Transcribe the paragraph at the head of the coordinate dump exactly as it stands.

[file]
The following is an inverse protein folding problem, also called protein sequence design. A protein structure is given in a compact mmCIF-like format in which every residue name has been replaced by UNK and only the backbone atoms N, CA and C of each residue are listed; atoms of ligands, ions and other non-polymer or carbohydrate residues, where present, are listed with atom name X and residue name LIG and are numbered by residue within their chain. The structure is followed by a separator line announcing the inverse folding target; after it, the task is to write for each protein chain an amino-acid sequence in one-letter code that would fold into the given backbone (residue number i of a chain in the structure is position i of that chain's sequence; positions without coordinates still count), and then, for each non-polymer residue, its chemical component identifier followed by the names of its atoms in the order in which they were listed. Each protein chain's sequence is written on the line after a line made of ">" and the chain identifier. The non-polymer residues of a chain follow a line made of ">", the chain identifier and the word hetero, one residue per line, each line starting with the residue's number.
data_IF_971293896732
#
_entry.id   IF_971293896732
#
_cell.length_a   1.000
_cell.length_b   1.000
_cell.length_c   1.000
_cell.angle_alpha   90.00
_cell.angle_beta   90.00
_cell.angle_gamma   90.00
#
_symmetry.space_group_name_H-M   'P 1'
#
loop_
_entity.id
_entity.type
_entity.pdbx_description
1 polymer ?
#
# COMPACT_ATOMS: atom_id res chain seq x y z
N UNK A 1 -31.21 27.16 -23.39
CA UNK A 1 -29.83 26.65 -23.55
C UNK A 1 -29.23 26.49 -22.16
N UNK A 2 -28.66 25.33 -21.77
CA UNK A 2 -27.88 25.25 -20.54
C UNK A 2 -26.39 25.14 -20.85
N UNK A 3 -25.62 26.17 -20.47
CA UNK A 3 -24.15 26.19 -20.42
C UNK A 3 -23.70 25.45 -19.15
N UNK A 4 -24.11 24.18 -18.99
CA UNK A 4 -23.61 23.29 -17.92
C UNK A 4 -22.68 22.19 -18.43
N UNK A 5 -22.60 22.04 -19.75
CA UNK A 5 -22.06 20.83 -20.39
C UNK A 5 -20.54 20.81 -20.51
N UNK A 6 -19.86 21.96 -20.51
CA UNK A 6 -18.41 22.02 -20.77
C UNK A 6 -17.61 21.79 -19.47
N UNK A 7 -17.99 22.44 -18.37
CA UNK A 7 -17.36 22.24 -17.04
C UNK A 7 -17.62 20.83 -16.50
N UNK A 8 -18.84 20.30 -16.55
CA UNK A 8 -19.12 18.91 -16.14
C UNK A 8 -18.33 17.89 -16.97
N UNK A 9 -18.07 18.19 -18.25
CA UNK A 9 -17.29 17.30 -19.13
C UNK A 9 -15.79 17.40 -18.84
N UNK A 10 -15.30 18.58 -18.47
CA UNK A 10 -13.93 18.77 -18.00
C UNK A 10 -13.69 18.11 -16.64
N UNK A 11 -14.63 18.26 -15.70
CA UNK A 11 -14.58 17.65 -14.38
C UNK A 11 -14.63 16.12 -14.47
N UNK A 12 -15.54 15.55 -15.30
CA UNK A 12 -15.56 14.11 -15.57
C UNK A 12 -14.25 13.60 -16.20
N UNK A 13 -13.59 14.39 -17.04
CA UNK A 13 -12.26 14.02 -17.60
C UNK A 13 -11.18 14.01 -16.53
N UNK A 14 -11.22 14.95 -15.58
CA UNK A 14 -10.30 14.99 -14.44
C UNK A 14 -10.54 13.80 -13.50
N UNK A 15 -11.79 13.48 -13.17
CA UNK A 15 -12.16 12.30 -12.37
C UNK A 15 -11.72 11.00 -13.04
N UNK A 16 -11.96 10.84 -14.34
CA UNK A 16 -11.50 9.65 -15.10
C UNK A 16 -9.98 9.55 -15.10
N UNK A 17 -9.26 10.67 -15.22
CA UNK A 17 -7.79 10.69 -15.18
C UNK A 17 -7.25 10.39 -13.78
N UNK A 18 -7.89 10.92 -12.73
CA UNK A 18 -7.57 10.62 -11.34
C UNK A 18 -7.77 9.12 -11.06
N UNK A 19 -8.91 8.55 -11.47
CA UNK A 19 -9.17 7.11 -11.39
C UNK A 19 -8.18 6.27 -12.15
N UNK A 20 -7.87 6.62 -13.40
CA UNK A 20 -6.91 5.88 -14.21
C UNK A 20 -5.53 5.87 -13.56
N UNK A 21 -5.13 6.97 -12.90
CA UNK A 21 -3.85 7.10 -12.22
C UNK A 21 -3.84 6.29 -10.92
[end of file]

The following is an inverse protein folding problem, also called protein sequence design. A protein structure is given in a compact mmCIF-like format in which every residue name has been replaced by UNK and only the backbone atoms N, CA and C of each residue are listed; atoms of ligands, ions and other non-polymer or carbohydrate residues, where present, are listed with atom name X and residue name LIG and are numbered by residue within their chain. The structure is followed by a separator line announcing the inverse folding target; after it, the task is to write for each protein chain an amino-acid sequence in one-letter code that would fold into the given backbone (residue number i of a chain in the structure is position i of that chain's sequence; positions without coordinates still count), and then, for each non-polymer residue, its chemical component identifier followed by the names of its atoms in the order in which they were listed. Each protein chain's sequence is written on the line after a line made of ">" and the chain identifier. The non-polymer residues of a chain follow a line made of ">", the chain identifier and the word hetero, one residue per line, each line starting with the residue's number.